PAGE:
The magic of New Orleans in the Dog Days of the Year

Greetings y’all!

Before moving back to New Orleans last year, I was in Minneapolis for thirteen years to be near my son (now grown). Up north, the sense of the seasons is inverted to here (no surprise!) with their long harsh winters. Unlikely as it may seem, though, the parallels between how the seasons affect us here and there are many, many.

Here, as in Minnesota, the weather can cause harm. There in Minnesota, the threat is much more serious usually, with frostbite a real risk for weeks at a time, but there as well as in the deep South, dehydration is a risk shared between our Summer and Minnesota winters (Winter air is dry as a bone!) A main difference between dealing with the heat versus the cold is that with the cold, one can wear more clothes. Here, the best we can do is, as the old song says, “take of your skin and dance around in your bones!”

Of course, dancing does have marvelous curative powers!

The growing season has a contradictory pattern here, where we tend to wait till fall for new planting. Of course, it’s not only the intense heat that we have to think about here, but the weeds, which don’t seem to mind how crazy hot it gets.

One similarity that may get overlooked between northern Winter and southern Summer is seclusion. People tend to stay inside during the long, uncomfortable months between May and October. We read books, binge-watch favorite shows, work on projects, and keep cool with fans and air conditioning. Naturally, there are exceptional people among us who learn to revel in climate extremes—even in Minnesota, there will be people who look forward to ice skating on the lake, cross-country skiing or ice climbing, even just walking the dog—but even for those folks, such activities are solitary usually.

But here in New Orleans, we have an antidote for the seclusion of long Summer, which is that we are sociable! Living up north, I always missed the way strangers back home greet each other. It was always hard to explain to friends in Minneapolis who had never been to New Orleans what that kind and easy way of greeting one another is like. Whereas on Hennepin Avenue, a word to a stranger of “good morning” would almost always elicit only a surprised and silent stare in reply, here we offer a “how ya doin” or “alright” to the person whom we have never before met and may never meet again. Why do we do that? The milk of human kindness is a compelling answer, and true enough. And, on a hot day more than a bitter cold one, there is less of a sense of urgency and survival making us want to hurry back inside.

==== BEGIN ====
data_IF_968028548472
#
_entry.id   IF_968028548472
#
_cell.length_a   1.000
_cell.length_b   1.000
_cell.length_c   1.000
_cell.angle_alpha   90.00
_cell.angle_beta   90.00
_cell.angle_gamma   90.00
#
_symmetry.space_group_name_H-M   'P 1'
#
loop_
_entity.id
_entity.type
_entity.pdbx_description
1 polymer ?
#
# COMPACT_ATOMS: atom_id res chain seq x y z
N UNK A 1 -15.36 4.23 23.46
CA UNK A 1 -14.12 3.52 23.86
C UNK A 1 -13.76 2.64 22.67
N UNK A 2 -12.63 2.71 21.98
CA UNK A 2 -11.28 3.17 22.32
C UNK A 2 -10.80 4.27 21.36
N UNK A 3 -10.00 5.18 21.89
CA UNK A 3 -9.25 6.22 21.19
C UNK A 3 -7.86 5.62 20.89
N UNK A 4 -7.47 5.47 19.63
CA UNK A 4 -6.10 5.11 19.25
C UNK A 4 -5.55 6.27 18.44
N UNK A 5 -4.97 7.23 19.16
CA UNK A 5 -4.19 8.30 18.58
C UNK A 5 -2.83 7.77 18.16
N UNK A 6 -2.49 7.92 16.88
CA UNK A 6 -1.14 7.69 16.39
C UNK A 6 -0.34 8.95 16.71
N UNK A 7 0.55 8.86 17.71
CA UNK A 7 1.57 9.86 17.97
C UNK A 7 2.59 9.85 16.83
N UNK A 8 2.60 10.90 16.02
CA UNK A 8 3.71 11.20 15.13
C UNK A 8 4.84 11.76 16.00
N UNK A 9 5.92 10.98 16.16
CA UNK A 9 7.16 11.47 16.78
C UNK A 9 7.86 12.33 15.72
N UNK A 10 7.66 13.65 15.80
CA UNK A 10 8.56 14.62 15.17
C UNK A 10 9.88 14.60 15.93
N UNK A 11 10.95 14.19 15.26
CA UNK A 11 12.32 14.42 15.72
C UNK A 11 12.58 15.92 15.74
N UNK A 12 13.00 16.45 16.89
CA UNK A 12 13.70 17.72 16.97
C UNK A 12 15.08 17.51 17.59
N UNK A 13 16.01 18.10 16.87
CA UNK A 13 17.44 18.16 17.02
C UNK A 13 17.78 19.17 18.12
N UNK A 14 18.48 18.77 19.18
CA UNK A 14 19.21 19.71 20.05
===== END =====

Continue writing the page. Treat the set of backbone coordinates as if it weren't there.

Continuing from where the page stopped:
But there is something deeper going on, I think. When you are walking on a soupy-wet, glaring, hot day, you can feel like you’ll melt out onto the sidewalk, as though you need try to slog along no further, but instead should find the next shady tree or north-facing stoop and take a nap. But that fellow human loping along in the other direction bids you a light, noncommittal greeting, and you manage one in reply. As Louis Armstrong sang, a “how do you do?” really means “I love you.” When we interact like this, we are encouraging one another to take a deep breath, open up our heart, and hold our head up for another mile. This is a precious interaction, and we do well to exercise this custom. Until you’ve experienced the cold remoteness of social habits elsewhere, you may not appreciate how uplifting this is—not just for the body, but the soul.

I am grateful to everyone I meet thus, for being the generous, beautiful souls that you are.

Tree of Life Acupuncture will be holding a Community Acupuncture Pop-up this Saturday September 7, between 3 and 7 pm, at 1040 Saint Ferdinand in New Orleans.

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Come on by, no appointments needed (if we get full, you may have to wait a few minutes, of course). Sit with others in a peaceful shared healing space. Meet a new friend on the way in or out. And hold your head up! Storm season has been kind to us so far, and fall is just around the corner.

Thomas McCartyComment